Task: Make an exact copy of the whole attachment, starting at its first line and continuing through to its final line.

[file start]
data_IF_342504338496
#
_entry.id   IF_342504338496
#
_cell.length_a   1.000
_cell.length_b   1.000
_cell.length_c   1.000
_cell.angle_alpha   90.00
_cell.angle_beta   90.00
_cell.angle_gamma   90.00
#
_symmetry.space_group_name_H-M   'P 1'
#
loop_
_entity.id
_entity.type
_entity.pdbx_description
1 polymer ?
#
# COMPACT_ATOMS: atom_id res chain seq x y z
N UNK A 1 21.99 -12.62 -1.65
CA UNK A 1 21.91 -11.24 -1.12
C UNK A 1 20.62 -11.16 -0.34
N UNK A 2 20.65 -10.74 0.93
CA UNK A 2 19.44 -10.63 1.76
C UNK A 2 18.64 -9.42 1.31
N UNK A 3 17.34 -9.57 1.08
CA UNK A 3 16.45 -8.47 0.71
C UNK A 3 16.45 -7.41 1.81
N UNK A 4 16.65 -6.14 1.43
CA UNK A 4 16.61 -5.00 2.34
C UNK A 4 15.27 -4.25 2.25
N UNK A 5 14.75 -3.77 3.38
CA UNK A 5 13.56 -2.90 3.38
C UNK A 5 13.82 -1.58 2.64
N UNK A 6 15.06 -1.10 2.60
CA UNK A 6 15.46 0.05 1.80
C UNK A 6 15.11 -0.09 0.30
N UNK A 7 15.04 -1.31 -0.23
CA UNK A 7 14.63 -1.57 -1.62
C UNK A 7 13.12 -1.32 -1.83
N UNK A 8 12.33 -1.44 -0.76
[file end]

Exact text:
data_IF_342504338496
#
_entry.id   IF_342504338496
#
_cell.length_a   1.000
_cell.length_b   1.000
_cell.length_c   1.000
_cell.angle_alpha   90.00
_cell.angle_beta   90.00
_cell.angle_gamma   90.00
#
_symmetry.space_group_name_H-M   'P 1'
#
loop_
_entity.id
_entity.type
_entity.pdbx_description
1 polymer ?
#
# COMPACT_ATOMS: atom_id res chain seq x y z
N UNK A 1 21.99 -12.62 -1.65
CA UNK A 1 21.91 -11.24 -1.12
C UNK A 1 20.62 -11.16 -0.34
N UNK A 2 20.65 -10.74 0.93
CA UNK A 2 19.44 -10.63 1.76
C UNK A 2 18.64 -9.42 1.31
N UNK A 3 17.34 -9.57 1.08
CA UNK A 3 16.45 -8.47 0.71
C UNK A 3 16.45 -7.41 1.81
N UNK A 4 16.65 -6.14 1.43
CA UNK A 4 16.61 -5.00 2.34
C UNK A 4 15.27 -4.25 2.25
N UNK A 5 14.75 -3.77 3.38
CA UNK A 5 13.56 -2.90 3.38
C UNK A 5 13.82 -1.58 2.64
N UNK A 6 15.06 -1.10 2.60
CA UNK A 6 15.46 0.05 1.80
C UNK A 6 15.11 -0.09 0.30
N UNK A 7 15.04 -1.31 -0.23
CA UNK A 7 14.63 -1.57 -1.62
C UNK A 7 13.12 -1.32 -1.83
N UNK A 8 12.33 -1.44 -0.76